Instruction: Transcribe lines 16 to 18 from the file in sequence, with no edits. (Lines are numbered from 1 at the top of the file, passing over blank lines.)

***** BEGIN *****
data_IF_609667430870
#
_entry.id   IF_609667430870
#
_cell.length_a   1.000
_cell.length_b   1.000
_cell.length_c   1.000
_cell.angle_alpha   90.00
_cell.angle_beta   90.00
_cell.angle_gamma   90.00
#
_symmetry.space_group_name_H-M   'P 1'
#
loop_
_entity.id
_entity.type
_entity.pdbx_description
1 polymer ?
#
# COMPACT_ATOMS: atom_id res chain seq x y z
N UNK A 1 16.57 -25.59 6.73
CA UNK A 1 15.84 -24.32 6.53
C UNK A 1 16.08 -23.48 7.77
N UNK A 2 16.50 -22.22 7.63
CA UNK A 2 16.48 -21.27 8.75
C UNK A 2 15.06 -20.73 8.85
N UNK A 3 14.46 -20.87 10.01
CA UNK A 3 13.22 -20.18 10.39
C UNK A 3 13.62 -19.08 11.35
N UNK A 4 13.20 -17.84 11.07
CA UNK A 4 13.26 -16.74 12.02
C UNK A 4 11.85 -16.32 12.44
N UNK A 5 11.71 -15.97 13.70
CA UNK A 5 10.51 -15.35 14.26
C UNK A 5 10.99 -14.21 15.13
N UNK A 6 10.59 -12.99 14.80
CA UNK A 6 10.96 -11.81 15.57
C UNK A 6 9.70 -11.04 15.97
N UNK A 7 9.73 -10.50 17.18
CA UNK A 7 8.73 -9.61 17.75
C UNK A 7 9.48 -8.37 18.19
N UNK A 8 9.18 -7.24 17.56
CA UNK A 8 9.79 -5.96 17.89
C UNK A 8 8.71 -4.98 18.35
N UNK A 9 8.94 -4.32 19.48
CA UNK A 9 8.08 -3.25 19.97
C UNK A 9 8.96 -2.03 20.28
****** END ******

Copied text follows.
_entity.type
_entity.pdbx_description
1 polymer ?